The creatures in question have roughly similar biochemistry to earth tetrapods. The respiration mechanism should be able to supply enough oxygen for a 1 kg animal to move slowly through the water and shuffle about on land. It would be ideal if the respiratory system could be easily optimized for air-breathing through minimal alteration, although this is not a must.

Edit: two respiratory systems which work separately to bring oxygen into the body is also fine.

  • $\begingroup$ For large life ( ones that actually need a breathing mechanism) there simply isn't one. All the lifeforms that transitioned from aquatic to territorial changed their breathing mechanism. The environments are just too different. $\endgroup$
    – John
    Oct 20, 2020 at 3:10
  • 1
    $\begingroup$ Lungfish are quite big. @John: Surprisingly, having lungs is the ancestral condition. It is the fish who modified their lungs into swim bladders, not the tetrapods who developed lungs. $\endgroup$
    – AlexP
    Oct 20, 2020 at 6:55
  • $\begingroup$ en.wikipedia.org/wiki/Amphibian The young generally undergo metamorphosis from larva with gills to an adult air-breathing form with lungs. Amphibians use their skin as a secondary respiratory surface and some small terrestrial salamanders and frogs lack lungs and rely entirely on their skin. $\endgroup$
    – Sol
    Oct 20, 2020 at 7:02
  • $\begingroup$ @alex the lungs still evolved to extract oxygen from air. $\endgroup$
    – John
    Oct 20, 2020 at 13:10
  • $\begingroup$ @John: Yes they did. The point is that lungs are basal in the line of bony fishes (Osteichtyes); the ancestors of tetrapods already had lungs when they crawled onto the shore. Then the line split, and tetrapods lost their gills while the remaining fish repurposed their lungs as flotation devices. $\endgroup$
    – AlexP
    Oct 20, 2020 at 13:13

3 Answers 3


Water holds much less oxygen than air

This is why gills are such fragile delicate things. The amount of oxygen absorbed scales roughly linearly with two variables. One, the concentration of oxygen in the medium it wants to absorb from. And two, the area of the exchange surface (as the rate is approximately constant per unit area). So gills need a much larger surface area to transfer an equivalent amount of oxygen - to make up for the much more oxygen-poor medium it's trying to extract the gas from.

In turn this means gills have a much more complex internal structure. This structure is also designed to work while soaked in water. When removed from water, the delicate folds will tend to stick to one another and the structure tends to collapse. This is why fish suffocate in air even though air is much more oxygen rich.

Air is about 21% oxygen by volume. It holds approximately 210 milligrams per liter whereas water holds maybe 8. If it's oxygen rich. Air is more than 25x richer:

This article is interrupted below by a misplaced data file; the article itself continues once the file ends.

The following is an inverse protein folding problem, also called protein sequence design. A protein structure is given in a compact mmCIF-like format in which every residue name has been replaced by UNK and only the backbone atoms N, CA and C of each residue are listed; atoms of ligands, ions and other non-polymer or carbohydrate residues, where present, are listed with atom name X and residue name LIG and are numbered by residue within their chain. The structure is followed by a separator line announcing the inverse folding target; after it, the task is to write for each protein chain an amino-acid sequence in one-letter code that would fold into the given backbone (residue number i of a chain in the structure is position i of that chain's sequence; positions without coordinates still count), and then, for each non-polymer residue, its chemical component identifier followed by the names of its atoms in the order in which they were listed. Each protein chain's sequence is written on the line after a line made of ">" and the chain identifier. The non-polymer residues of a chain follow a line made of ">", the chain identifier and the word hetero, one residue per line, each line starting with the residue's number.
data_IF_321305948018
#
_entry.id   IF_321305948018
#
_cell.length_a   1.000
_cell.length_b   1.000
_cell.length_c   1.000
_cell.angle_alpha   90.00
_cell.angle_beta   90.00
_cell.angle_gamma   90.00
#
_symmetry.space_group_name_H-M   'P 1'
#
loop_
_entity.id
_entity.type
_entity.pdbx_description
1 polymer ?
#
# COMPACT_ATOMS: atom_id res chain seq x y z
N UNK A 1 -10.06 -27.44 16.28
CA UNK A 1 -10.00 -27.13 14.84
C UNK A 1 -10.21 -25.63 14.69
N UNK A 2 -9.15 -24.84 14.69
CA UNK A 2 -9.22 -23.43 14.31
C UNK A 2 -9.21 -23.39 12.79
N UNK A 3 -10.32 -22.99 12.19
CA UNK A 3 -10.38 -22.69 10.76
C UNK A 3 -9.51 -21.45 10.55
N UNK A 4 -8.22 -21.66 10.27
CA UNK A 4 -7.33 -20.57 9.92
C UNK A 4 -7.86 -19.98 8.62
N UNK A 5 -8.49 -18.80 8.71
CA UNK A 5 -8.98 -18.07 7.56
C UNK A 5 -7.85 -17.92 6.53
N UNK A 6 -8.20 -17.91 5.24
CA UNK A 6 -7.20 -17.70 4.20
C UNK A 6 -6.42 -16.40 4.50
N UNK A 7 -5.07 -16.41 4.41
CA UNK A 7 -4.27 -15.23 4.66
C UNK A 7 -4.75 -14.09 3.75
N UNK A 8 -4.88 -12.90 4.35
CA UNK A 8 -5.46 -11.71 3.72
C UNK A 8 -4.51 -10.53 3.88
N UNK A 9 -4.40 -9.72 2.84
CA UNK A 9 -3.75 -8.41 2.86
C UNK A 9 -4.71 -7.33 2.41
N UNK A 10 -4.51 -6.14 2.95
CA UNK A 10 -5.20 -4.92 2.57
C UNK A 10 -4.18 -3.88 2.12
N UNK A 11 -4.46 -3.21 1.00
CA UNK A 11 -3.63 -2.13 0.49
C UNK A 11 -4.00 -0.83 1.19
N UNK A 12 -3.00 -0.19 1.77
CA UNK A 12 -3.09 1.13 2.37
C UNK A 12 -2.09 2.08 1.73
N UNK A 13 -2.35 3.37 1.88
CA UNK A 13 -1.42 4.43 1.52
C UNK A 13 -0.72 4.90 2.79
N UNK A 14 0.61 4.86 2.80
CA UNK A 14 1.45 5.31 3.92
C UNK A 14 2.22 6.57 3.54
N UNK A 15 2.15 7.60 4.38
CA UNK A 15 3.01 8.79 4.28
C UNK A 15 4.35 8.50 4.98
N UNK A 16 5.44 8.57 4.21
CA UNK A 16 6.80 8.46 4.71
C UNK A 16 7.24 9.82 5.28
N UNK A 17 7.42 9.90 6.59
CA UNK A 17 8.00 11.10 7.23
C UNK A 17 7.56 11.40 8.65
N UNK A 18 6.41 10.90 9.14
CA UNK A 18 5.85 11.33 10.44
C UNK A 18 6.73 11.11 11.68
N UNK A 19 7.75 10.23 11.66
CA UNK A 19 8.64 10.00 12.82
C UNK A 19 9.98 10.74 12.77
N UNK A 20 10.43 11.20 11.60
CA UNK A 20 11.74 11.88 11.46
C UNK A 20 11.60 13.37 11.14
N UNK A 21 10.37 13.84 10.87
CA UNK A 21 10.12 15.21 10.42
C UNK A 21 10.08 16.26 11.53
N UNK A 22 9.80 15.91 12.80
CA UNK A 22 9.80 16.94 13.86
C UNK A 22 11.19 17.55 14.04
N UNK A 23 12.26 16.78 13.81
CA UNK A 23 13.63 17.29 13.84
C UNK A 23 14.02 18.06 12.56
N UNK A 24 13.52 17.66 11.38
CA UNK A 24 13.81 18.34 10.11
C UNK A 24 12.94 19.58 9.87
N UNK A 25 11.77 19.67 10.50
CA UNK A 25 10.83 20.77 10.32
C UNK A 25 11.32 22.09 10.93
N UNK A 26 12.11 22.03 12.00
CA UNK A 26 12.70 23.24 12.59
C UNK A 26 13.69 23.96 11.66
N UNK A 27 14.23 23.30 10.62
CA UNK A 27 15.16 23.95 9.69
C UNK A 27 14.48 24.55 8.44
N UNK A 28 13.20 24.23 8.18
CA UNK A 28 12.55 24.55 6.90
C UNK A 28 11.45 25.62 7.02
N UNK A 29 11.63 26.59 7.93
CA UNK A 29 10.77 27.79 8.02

Well-oxygenated surface water may only contain around 8 mg O2/l, while the air contains 210 mg O2/l.

So, you can't have a single organ be both lung and gill. What do real-world amphibians do? Generally they use their whole skin to "breathe" (and die if they dry out).


It would depend HUGELY on the atmosphere of your world.

But assuming Earth sealevel normal: Simple damp skin, well-supplied with blood circulation, is enough to survive and will work in air or submerged. It would only support very minimal exertion though.

This is exactly what a normal lung is, just with a very convoluted geometry to fit more surface area into the same volume, and to keep it moist.

It is also what gills are, except that gills tend to be optimized for use in water.

Both lungs and gills are merely damp thin skin exposed to the environment, with structures to make as much surface area as practical.

If your creature needs a constantly active lifestyle, it will need lungs or gills. If it only requires a burst of activity interspersed with long periods of inactivity, consider storing oxygen in internal storage organs.

Wild idea: creature has bare-survival-level lungs/gills/whatever. It also has oxygen storage ability. The Nest is a construct or symbiote that is sessile, and gathers a store of the oxygenated juice. Effectively, you could have a mobile creature without the encumbrance of complex lungs, but capable of high metabolism by ingesting both fuel and oxygen from external sources.

P.S. A creature with a build-in oxygen reserve like this would be a very scary thing in a fire. Containing both fuel and oxidizer, it would be somewhere between flammable and downright explosive!


There are some fairly large crab-like arthropods (coconut crabs, which mostly live in trees -- not true crabs, they're a variety of hermit crab) that depend on gills while on land -- but they have a means of keeping their gills wet, as well as a method of reoxygenating the water they carry around for this purpose.

Some other species of hermit crab can also survive for rather a long time on land -- when kept as pets, they're usually in a terrarium (they must have a ready supply of water, but they don't live in it), though there are also hermit crab species that live in water full time (my partner, who keeps a reef aquarium, calls them "snail murderers" because of their lust for ever-larger stolen shells).

As far as I know, however, the coconut crab is the largest of these, at around 1 kg body mass for a large example.


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